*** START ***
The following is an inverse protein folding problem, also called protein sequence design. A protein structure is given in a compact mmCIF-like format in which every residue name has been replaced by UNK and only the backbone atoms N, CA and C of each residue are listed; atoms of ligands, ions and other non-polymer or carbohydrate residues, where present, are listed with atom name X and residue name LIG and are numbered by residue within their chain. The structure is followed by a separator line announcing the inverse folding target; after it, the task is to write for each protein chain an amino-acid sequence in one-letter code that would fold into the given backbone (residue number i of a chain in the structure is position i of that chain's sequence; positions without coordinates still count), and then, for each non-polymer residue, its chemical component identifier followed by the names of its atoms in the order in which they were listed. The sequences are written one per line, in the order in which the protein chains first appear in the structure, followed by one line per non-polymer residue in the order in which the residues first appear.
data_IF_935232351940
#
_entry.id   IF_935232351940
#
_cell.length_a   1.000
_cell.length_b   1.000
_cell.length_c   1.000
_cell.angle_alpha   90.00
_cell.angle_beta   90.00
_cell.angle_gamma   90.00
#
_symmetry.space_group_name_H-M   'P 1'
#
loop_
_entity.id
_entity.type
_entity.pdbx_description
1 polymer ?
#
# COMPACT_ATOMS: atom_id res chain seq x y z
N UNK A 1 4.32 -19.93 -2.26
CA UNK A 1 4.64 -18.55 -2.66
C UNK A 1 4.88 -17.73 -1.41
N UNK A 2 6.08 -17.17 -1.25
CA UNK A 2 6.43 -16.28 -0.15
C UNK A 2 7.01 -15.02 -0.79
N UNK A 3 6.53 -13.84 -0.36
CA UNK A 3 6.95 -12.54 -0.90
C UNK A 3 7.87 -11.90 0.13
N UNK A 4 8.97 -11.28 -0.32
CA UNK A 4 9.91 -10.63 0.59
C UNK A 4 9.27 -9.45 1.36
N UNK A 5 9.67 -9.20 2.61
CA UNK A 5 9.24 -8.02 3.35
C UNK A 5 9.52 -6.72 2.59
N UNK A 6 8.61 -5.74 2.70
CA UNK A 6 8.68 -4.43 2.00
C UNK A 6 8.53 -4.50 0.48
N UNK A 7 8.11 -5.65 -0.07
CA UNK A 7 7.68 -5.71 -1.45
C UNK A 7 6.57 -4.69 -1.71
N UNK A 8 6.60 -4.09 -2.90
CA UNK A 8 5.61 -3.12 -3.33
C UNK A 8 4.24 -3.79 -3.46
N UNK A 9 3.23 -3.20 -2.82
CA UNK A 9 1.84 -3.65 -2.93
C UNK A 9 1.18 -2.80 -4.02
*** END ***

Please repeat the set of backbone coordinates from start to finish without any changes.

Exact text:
The following is an inverse protein folding problem, also called protein sequence design. A protein structure is given in a compact mmCIF-like format in which every residue name has been replaced by UNK and only the backbone atoms N, CA and C of each residue are listed; atoms of ligands, ions and other non-polymer or carbohydrate residues, where present, are listed with atom name X and residue name LIG and are numbered by residue within their chain. The structure is followed by a separator line announcing the inverse folding target; after it, the task is to write for each protein chain an amino-acid sequence in one-letter code that would fold into the given backbone (residue number i of a chain in the structure is position i of that chain's sequence; positions without coordinates still count), and then, for each non-polymer residue, its chemical component identifier followed by the names of its atoms in the order in which they were listed. The sequences are written one per line, in the order in which the protein chains first appear in the structure, followed by one line per non-polymer residue in the order in which the residues first appear.
data_IF_935232351940
#
_entry.id   IF_935232351940
#
_cell.length_a   1.000
_cell.length_b   1.000
_cell.length_c   1.000
_cell.angle_alpha   90.00
_cell.angle_beta   90.00
_cell.angle_gamma   90.00
#
_symmetry.space_group_name_H-M   'P 1'
#
loop_
_entity.id
_entity.type
_entity.pdbx_description
1 polymer ?
#
# COMPACT_ATOMS: atom_id res chain seq x y z
N UNK A 1 4.32 -19.93 -2.26
CA UNK A 1 4.64 -18.55 -2.66
C UNK A 1 4.88 -17.73 -1.41
N UNK A 2 6.08 -17.17 -1.25
CA UNK A 2 6.43 -16.28 -0.15
C UNK A 2 7.01 -15.02 -0.79
N UNK A 3 6.53 -13.84 -0.36
CA UNK A 3 6.95 -12.54 -0.90
C UNK A 3 7.87 -11.90 0.13
N UNK A 4 8.97 -11.28 -0.32
CA UNK A 4 9.91 -10.63 0.59
C UNK A 4 9.27 -9.45 1.36
N UNK A 5 9.67 -9.20 2.61
CA UNK A 5 9.24 -8.02 3.35
C UNK A 5 9.52 -6.72 2.59
N UNK A 6 8.61 -5.74 2.70
CA UNK A 6 8.68 -4.43 2.00
C UNK A 6 8.53 -4.50 0.48
N UNK A 7 8.11 -5.65 -0.07
CA UNK A 7 7.68 -5.71 -1.45
C UNK A 7 6.57 -4.69 -1.71
N UNK A 8 6.60 -4.09 -2.90
CA UNK A 8 5.61 -3.12 -3.33
C UNK A 8 4.24 -3.79 -3.46
N UNK A 9 3.23 -3.20 -2.82
CA UNK A 9 1.84 -3.65 -2.93
C UNK A 9 1.18 -2.80 -4.02